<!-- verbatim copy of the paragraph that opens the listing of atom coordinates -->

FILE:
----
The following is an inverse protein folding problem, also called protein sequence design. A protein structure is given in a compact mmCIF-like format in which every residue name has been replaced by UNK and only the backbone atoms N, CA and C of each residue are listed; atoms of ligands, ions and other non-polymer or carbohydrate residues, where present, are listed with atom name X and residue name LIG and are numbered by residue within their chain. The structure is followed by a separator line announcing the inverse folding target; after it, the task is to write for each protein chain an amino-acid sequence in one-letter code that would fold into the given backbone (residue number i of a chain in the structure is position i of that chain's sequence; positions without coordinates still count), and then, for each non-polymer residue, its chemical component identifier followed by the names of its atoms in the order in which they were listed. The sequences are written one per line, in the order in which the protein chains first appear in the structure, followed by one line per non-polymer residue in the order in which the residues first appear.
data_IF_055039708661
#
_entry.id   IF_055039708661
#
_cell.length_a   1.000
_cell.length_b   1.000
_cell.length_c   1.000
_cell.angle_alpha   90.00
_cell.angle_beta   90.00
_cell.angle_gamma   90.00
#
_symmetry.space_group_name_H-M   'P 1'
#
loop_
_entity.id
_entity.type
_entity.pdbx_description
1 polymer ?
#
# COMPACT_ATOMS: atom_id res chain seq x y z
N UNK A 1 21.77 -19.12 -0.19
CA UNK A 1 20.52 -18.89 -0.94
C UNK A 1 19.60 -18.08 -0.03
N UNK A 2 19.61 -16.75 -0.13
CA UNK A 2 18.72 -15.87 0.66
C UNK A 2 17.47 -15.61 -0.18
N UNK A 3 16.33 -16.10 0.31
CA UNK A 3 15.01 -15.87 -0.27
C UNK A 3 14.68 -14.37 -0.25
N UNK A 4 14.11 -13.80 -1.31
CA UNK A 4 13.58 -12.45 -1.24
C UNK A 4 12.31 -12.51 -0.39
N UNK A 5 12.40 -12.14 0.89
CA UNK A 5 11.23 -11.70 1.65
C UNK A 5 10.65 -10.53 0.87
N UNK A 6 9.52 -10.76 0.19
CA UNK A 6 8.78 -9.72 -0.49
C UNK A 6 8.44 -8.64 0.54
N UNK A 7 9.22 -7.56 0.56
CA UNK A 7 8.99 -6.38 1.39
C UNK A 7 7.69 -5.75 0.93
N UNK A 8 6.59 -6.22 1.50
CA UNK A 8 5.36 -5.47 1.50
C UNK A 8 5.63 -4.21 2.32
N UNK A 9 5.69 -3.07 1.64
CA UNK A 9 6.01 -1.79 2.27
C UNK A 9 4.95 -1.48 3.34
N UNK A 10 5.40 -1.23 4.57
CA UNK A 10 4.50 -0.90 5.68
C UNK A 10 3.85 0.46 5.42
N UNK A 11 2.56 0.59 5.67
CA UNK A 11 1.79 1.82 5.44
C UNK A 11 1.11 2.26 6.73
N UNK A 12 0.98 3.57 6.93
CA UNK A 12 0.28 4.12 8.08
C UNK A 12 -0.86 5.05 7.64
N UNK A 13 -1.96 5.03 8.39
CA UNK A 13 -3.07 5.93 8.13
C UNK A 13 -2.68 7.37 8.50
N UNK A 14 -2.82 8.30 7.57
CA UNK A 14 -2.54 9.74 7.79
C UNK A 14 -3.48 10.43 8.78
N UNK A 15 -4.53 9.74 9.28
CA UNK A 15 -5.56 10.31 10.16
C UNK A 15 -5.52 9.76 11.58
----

The following is an inverse protein folding problem, also called protein sequence design. A protein structure is given in a compact mmCIF-like format in which every residue name has been replaced by UNK and only the backbone atoms N, CA and C of each residue are listed; atoms of ligands, ions and other non-polymer or carbohydrate residues, where present, are listed with atom name X and residue name LIG and are numbered by residue within their chain. The structure is followed by a separator line announcing the inverse folding target; after it, the task is to write for each protein chain an amino-acid sequence in one-letter code that would fold into the given backbone (residue number i of a chain in the structure is position i of that chain's sequence; positions without coordinates still count), and then, for each non-polymer residue, its chemical component identifier followed by the names of its atoms in the order in which they were listed. The sequences are written one per line, in the order in which the protein chains first appear in the structure, followed by one line per non-polymer residue in the order in which the residues first appear.